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Okay. And then, Steve, I just -- a question here on the guide. I mean, your Q1 came in ahead of expectations due to the early starts, and your Q2 guide looks good. Relative to the back half of the year, it seems like there's some implied slowdown in there relative to where we saw growth rates; year-over-year, of course, last year as well. I'm just curious how much of this is sort of conservatism based upon the fact of how much of the billing cycle comes in, in Q3 or whether there's a broader shift in seasonality. And if it's based upon the Q3, can you give us an update of kind of what the visibility you have to date into potential that sales cycle is today?

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Steven B. Kaminsky, Instructure, Inc. - CFO [37]

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Sure. So the short answer is, we have visibility pretty clear -- I mean, certainly for the rest of this quarter and pretty well into Q3. When you get into Q4, visibility declines to some degree. But in terms of general seasonality, now this year looks very similar to prior years. And in terms of how the growth rate operates quarter-over-quarter, as you move through the year, I think that's also -- I think if you look at the historicals, you'll see a fairly consistent pattern that it just tends to be higher in the beginning of the year and lower at the end of the year. So there's nothing really unusual going on here. We started the year with about 35% -- approximately 35% growth. We're now just over 36% growth. So as we overachieve and as we feel a little bit stronger about the year, we'll continue to update you on that, but there's nothing unusual.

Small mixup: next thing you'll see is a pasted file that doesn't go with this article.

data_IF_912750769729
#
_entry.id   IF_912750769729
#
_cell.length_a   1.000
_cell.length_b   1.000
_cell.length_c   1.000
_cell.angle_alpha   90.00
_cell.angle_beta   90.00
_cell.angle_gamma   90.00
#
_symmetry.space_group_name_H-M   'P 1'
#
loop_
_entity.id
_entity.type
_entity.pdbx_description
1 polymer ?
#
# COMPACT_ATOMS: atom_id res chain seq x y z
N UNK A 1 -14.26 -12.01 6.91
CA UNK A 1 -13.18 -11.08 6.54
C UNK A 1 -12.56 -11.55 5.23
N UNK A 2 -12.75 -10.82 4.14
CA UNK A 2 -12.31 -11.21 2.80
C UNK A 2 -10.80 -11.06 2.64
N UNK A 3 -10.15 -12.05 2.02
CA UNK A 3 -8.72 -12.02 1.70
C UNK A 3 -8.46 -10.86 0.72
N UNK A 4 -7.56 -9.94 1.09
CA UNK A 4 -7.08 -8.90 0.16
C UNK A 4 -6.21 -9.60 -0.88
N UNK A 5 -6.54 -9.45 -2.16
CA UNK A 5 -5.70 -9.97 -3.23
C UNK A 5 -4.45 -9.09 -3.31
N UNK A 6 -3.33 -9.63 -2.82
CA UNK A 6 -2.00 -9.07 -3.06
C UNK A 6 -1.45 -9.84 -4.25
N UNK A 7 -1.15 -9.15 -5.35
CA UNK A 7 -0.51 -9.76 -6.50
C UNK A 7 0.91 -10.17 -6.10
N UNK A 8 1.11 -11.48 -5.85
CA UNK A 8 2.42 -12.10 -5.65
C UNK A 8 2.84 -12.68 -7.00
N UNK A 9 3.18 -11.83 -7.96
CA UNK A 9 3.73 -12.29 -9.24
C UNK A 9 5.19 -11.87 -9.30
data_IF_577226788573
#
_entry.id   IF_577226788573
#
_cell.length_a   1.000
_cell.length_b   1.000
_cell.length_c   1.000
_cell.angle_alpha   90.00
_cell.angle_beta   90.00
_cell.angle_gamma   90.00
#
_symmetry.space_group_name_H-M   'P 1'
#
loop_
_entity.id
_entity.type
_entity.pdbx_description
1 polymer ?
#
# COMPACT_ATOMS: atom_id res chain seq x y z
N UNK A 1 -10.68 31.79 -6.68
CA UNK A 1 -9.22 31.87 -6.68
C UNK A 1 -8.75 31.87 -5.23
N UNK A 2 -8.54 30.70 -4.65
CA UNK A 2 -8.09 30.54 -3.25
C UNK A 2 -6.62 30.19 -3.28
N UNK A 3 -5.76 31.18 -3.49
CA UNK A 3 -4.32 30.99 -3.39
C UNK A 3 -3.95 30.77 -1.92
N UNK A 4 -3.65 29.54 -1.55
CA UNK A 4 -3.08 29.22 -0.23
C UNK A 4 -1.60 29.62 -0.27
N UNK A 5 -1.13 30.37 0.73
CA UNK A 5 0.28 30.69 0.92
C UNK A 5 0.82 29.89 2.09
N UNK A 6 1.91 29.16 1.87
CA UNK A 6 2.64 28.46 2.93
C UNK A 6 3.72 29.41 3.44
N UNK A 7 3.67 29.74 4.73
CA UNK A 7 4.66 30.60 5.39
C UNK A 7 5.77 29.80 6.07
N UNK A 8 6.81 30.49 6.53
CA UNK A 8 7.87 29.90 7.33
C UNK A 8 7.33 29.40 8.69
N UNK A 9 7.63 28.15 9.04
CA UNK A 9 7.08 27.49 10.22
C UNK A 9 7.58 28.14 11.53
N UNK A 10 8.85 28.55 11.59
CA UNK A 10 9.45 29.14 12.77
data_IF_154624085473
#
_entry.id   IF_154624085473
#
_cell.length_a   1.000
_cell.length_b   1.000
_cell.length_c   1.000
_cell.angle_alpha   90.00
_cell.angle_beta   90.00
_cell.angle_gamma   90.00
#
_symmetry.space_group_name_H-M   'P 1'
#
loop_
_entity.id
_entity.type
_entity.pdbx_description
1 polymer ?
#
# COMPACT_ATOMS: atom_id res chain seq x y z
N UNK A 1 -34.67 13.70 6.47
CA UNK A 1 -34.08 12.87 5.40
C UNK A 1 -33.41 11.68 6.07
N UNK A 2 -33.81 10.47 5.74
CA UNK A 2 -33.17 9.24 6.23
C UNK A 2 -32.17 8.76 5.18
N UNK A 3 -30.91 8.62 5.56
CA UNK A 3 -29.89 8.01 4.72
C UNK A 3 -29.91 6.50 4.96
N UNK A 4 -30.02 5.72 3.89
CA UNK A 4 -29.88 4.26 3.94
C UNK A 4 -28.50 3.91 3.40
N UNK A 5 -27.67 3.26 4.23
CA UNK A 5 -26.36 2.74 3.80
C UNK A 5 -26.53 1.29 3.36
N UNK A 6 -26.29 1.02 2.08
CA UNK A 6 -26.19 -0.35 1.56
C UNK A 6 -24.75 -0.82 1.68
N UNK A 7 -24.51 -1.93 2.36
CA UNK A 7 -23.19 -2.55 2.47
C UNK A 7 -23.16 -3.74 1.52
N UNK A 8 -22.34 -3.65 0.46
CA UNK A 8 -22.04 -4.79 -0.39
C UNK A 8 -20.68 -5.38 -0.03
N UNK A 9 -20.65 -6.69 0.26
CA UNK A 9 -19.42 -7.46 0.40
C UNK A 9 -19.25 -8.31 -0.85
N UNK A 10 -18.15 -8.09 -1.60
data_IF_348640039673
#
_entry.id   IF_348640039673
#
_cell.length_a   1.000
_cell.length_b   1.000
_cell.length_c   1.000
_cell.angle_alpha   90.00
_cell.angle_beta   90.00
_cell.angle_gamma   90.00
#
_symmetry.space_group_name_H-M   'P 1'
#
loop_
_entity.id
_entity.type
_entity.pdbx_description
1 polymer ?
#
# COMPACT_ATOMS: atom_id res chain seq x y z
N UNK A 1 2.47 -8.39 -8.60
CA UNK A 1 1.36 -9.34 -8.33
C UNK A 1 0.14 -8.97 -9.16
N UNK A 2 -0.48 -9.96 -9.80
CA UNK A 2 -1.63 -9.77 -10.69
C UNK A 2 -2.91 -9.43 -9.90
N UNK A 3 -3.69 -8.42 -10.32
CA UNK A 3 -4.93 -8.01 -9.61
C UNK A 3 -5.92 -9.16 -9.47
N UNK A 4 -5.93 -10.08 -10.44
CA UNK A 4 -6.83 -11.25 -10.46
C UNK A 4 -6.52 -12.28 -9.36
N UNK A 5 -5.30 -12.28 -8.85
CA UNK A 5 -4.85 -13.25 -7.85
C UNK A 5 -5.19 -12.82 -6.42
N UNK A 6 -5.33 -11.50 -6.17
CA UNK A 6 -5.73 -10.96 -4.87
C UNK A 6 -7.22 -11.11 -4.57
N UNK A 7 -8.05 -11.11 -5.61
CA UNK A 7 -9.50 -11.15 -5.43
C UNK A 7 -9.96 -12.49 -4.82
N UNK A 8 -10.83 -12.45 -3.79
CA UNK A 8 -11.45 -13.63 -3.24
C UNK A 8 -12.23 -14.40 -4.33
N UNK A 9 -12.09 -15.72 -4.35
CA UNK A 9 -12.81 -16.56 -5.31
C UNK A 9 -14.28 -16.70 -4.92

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Operator [38]

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We'll go next to Terry Tillman with Raymond James.

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Terrell Frederick Tillman, Raymond James & Associates, Inc., Research Division - Research Analyst [39]

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I'm assuming you're saving the best for last.

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Joshua L. Coates, Instructure, Inc. - CEO and Director [40]

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Obviously.